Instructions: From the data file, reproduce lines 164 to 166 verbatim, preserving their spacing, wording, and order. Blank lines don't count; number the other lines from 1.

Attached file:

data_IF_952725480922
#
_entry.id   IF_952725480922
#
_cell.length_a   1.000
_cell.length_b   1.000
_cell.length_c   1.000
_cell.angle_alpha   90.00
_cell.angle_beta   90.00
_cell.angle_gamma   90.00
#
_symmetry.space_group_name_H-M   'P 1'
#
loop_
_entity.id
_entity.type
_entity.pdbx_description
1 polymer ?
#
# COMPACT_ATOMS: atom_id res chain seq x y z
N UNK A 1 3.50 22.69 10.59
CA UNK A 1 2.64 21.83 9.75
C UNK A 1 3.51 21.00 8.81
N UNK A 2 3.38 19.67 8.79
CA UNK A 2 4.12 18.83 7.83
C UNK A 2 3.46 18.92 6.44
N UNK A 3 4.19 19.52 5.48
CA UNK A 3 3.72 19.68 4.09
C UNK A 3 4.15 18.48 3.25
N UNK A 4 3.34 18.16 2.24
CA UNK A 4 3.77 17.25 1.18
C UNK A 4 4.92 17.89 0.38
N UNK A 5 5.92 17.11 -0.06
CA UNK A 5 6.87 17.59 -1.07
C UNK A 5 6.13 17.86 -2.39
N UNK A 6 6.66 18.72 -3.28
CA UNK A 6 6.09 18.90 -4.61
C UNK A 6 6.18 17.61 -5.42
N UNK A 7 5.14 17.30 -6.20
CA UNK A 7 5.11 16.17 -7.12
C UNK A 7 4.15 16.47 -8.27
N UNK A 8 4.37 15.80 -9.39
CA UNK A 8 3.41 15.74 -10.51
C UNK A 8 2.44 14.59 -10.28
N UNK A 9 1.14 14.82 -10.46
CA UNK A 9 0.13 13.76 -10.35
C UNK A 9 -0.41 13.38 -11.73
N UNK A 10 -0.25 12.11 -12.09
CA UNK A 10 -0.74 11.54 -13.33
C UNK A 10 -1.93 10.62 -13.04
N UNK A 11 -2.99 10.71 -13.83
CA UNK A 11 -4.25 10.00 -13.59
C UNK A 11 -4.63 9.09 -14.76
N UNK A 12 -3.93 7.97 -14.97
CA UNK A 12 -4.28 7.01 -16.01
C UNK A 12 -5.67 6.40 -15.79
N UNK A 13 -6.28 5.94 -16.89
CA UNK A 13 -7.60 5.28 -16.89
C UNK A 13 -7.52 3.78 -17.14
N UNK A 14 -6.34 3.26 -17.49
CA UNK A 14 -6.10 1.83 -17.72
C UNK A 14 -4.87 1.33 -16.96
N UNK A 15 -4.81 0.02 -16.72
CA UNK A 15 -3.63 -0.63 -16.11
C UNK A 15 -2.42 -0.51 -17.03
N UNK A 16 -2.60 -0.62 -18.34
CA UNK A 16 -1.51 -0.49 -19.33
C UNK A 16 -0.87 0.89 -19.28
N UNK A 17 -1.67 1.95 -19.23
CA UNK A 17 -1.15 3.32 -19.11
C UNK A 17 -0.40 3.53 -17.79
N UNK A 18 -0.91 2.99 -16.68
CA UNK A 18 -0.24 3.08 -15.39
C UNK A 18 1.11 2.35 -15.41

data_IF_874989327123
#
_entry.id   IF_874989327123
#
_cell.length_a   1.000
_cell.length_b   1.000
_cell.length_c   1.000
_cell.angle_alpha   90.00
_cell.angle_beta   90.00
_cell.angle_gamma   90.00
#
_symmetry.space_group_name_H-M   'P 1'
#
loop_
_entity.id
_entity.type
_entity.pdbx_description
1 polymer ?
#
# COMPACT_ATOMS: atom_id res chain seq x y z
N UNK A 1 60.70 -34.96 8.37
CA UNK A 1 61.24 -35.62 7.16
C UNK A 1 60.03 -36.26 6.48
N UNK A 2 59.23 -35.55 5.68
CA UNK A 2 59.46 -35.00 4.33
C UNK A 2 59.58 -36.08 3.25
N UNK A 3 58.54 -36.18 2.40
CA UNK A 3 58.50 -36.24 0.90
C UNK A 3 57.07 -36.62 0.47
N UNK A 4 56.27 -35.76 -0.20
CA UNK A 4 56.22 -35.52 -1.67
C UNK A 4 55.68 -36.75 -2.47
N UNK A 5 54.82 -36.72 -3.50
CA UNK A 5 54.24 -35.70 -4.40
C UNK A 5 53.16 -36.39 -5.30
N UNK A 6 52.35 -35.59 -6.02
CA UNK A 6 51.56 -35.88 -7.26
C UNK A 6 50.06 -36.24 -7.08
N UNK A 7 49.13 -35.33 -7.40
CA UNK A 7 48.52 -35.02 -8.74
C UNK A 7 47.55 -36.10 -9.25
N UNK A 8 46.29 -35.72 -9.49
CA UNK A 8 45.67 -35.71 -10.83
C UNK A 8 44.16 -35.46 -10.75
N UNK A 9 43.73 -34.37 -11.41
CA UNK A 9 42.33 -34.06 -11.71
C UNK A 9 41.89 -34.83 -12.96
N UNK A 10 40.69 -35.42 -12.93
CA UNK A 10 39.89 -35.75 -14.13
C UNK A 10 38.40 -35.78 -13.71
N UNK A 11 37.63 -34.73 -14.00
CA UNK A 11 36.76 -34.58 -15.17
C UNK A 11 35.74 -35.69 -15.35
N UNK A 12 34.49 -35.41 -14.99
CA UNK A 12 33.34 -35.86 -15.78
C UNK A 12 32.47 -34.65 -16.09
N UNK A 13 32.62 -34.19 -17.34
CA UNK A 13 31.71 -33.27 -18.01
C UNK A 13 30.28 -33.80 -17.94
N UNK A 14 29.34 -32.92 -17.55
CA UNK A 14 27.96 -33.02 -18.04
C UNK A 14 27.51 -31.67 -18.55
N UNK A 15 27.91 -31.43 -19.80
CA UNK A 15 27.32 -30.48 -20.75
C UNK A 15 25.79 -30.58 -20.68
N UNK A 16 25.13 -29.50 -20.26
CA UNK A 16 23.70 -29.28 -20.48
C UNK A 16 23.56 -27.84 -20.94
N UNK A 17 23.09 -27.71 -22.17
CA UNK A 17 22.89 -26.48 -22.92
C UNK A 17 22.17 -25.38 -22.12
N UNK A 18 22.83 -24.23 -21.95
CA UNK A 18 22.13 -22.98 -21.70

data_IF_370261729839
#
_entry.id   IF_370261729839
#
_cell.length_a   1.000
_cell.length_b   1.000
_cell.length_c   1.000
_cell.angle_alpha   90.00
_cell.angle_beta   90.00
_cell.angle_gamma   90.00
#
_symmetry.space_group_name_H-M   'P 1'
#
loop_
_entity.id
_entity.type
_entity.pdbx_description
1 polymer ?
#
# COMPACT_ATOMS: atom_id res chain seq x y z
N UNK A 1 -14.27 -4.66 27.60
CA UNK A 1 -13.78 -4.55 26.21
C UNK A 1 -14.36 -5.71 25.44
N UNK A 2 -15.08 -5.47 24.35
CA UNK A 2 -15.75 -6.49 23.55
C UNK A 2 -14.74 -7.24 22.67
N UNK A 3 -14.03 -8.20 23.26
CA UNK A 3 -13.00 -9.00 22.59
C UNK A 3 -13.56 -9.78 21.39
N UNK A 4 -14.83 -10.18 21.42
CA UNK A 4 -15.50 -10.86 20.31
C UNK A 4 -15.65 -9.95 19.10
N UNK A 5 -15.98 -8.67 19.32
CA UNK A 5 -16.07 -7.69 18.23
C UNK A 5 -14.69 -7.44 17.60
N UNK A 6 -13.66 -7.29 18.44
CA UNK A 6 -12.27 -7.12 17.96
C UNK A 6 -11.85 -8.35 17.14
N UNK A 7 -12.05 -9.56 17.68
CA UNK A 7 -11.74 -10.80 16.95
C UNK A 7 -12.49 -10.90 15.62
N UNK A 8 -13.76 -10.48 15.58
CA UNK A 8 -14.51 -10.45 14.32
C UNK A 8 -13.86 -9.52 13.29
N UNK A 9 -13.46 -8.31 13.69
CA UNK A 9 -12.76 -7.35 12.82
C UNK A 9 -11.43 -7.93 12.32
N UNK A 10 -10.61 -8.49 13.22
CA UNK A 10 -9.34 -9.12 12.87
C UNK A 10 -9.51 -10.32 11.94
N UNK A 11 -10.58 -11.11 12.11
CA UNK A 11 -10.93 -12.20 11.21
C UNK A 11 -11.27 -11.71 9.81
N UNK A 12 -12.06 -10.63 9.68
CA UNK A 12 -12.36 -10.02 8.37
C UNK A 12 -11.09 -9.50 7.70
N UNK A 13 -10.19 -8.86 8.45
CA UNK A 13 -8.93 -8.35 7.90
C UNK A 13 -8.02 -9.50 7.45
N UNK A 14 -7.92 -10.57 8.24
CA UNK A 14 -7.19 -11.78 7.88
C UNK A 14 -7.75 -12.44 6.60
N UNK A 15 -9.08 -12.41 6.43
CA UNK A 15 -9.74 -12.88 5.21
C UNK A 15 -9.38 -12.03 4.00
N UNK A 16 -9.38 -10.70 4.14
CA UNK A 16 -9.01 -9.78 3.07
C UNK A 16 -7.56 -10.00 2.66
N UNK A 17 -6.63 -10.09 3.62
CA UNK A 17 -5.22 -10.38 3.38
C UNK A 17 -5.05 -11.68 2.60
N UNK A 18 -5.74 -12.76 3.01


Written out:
_entity.pdbx_description
1 polymer ?
#